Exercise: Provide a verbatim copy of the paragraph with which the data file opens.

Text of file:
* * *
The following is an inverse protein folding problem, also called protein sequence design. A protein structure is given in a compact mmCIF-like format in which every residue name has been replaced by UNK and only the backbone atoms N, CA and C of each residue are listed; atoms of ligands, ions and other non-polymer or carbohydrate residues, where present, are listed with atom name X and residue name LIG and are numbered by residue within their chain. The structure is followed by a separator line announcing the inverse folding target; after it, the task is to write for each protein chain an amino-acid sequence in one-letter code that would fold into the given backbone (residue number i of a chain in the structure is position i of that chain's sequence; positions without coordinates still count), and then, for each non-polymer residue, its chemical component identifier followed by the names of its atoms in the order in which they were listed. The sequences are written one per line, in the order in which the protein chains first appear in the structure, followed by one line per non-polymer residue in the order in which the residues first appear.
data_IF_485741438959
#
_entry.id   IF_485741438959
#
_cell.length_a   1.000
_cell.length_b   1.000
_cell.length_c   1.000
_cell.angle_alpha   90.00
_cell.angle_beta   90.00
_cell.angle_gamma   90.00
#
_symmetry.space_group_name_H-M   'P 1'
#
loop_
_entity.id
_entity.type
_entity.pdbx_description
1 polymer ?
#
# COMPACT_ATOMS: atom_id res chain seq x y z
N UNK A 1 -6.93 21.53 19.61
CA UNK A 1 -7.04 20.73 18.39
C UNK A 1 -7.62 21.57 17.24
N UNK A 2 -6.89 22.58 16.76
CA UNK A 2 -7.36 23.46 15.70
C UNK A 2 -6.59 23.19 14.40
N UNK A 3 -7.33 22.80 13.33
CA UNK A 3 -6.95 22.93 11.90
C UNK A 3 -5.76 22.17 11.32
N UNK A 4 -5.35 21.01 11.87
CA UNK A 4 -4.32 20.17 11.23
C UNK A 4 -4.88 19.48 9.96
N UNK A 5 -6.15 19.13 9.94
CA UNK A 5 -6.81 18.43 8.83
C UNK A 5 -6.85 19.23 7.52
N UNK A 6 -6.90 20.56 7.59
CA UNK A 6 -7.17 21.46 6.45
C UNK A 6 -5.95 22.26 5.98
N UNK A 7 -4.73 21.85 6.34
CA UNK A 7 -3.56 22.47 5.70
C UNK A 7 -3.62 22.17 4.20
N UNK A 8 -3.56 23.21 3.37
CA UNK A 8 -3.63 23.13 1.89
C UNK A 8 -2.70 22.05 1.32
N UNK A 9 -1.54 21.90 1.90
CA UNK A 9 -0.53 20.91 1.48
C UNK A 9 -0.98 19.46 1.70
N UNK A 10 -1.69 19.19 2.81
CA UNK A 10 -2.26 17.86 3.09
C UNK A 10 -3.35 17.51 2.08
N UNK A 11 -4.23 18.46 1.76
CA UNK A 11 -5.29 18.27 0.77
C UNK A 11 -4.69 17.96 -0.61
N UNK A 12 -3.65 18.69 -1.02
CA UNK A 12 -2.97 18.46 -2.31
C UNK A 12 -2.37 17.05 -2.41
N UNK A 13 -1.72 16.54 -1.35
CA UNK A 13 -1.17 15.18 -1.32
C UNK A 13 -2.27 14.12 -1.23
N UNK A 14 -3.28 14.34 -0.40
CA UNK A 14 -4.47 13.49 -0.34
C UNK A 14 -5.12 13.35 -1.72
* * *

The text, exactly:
The following is an inverse protein folding problem, also called protein sequence design. A protein structure is given in a compact mmCIF-like format in which every residue name has been replaced by UNK and only the backbone atoms N, CA and C of each residue are listed; atoms of ligands, ions and other non-polymer or carbohydrate residues, where present, are listed with atom name X and residue name LIG and are numbered by residue within their chain. The structure is followed by a separator line announcing the inverse folding target; after it, the task is to write for each protein chain an amino-acid sequence in one-letter code that would fold into the given backbone (residue number i of a chain in the structure is position i of that chain's sequence; positions without coordinates still count), and then, for each non-polymer residue, its chemical component identifier followed by the names of its atoms in the order in which they were listed. The sequences are written one per line, in the order in which the protein chains first appear in the structure, followed by one line per non-polymer residue in the order in which the residues first appear.